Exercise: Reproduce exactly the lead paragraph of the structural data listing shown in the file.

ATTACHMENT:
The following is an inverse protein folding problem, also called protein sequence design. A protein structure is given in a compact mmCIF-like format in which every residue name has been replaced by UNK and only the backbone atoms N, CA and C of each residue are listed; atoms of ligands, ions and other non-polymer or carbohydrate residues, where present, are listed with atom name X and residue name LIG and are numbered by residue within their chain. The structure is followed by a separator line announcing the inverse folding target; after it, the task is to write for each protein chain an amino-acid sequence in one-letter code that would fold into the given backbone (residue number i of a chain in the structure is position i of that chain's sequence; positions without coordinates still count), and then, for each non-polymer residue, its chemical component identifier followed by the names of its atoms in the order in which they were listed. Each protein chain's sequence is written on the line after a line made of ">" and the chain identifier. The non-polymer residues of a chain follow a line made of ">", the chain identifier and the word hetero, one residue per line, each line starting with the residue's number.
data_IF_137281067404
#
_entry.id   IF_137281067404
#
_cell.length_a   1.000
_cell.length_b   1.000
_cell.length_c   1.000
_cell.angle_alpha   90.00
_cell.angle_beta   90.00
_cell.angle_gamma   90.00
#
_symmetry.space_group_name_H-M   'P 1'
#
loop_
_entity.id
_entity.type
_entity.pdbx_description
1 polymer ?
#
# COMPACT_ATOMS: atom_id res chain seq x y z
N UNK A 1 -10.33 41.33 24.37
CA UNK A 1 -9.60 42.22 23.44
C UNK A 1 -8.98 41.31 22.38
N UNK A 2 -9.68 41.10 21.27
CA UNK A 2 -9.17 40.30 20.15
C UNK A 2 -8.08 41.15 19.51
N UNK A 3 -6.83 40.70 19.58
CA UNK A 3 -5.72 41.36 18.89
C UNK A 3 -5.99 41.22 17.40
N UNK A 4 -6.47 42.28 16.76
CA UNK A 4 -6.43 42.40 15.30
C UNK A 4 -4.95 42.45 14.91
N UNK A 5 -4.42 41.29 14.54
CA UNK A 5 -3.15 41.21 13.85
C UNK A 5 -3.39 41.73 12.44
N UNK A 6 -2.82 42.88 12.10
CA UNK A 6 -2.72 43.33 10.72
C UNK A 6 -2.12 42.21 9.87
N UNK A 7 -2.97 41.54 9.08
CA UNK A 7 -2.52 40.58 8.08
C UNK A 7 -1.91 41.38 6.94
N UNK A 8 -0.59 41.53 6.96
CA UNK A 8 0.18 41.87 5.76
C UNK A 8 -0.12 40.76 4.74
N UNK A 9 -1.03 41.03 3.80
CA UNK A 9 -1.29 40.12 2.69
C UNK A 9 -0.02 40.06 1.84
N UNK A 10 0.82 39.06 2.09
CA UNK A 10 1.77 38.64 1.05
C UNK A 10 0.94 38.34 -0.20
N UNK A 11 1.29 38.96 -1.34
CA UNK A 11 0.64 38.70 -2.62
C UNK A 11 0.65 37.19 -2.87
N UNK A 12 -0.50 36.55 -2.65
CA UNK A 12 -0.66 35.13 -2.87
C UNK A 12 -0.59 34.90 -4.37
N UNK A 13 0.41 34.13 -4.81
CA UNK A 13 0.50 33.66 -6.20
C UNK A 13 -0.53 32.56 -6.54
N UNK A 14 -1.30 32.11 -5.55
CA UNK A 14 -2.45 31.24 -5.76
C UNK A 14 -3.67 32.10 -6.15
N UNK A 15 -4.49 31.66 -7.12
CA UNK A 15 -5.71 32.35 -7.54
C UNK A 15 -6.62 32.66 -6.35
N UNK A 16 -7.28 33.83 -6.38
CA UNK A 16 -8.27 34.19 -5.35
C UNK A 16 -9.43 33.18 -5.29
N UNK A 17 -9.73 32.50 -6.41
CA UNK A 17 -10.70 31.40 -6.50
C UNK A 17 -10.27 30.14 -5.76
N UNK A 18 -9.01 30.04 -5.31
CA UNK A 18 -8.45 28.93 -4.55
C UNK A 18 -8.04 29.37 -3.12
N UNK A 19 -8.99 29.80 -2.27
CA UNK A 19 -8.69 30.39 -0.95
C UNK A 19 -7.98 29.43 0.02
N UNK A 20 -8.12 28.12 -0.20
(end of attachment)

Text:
The following is an inverse protein folding problem, also called protein sequence design. A protein structure is given in a compact mmCIF-like format in which every residue name has been replaced by UNK and only the backbone atoms N, CA and C of each residue are listed; atoms of ligands, ions and other non-polymer or carbohydrate residues, where present, are listed with atom name X and residue name LIG and are numbered by residue within their chain. The structure is followed by a separator line announcing the inverse folding target; after it, the task is to write for each protein chain an amino-acid sequence in one-letter code that would fold into the given backbone (residue number i of a chain in the structure is position i of that chain's sequence; positions without coordinates still count), and then, for each non-polymer residue, its chemical component identifier followed by the names of its atoms in the order in which they were listed. Each protein chain's sequence is written on the line after a line made of ">" and the chain identifier. The non-polymer residues of a chain follow a line made of ">", the chain identifier and the word hetero, one residue per line, each line starting with the residue's number.